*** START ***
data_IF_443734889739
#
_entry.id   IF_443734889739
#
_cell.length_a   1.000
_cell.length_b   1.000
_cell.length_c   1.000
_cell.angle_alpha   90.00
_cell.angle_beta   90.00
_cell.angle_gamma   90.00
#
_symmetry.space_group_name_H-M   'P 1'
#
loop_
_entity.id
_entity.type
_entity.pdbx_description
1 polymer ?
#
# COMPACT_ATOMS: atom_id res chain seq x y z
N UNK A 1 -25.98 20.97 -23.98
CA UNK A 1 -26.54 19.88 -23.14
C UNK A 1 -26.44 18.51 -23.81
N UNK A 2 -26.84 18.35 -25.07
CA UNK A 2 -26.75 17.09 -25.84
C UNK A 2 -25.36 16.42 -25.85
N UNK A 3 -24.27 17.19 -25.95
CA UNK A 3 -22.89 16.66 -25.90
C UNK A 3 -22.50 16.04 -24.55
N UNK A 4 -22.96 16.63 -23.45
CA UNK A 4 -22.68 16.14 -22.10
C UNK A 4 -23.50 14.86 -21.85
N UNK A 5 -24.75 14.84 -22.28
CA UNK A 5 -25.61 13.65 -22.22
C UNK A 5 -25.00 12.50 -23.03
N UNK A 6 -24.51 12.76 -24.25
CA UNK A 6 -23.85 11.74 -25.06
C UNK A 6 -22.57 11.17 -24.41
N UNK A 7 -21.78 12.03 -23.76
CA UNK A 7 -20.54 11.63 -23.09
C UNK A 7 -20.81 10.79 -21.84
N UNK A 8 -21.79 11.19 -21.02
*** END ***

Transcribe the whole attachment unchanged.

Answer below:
data_IF_443734889739
#
_entry.id   IF_443734889739
#
_cell.length_a   1.000
_cell.length_b   1.000
_cell.length_c   1.000
_cell.angle_alpha   90.00
_cell.angle_beta   90.00
_cell.angle_gamma   90.00
#
_symmetry.space_group_name_H-M   'P 1'
#
loop_
_entity.id
_entity.type
_entity.pdbx_description
1 polymer ?
#
# COMPACT_ATOMS: atom_id res chain seq x y z
N UNK A 1 -25.98 20.97 -23.98
CA UNK A 1 -26.54 19.88 -23.14
C UNK A 1 -26.44 18.51 -23.81
N UNK A 2 -26.84 18.35 -25.07
CA UNK A 2 -26.75 17.09 -25.84
C UNK A 2 -25.36 16.42 -25.85
N UNK A 3 -24.27 17.19 -25.95
CA UNK A 3 -22.89 16.66 -25.90
C UNK A 3 -22.50 16.04 -24.55
N UNK A 4 -22.96 16.63 -23.45
CA UNK A 4 -22.68 16.14 -22.10
C UNK A 4 -23.50 14.86 -21.85
N UNK A 5 -24.75 14.84 -22.28
CA UNK A 5 -25.61 13.65 -22.22
C UNK A 5 -25.00 12.50 -23.03
N UNK A 6 -24.51 12.76 -24.25
CA UNK A 6 -23.85 11.74 -25.06
C UNK A 6 -22.57 11.17 -24.41
N UNK A 7 -21.78 12.03 -23.76
CA UNK A 7 -20.54 11.63 -23.09
C UNK A 7 -20.81 10.79 -21.84
N UNK A 8 -21.79 11.19 -21.02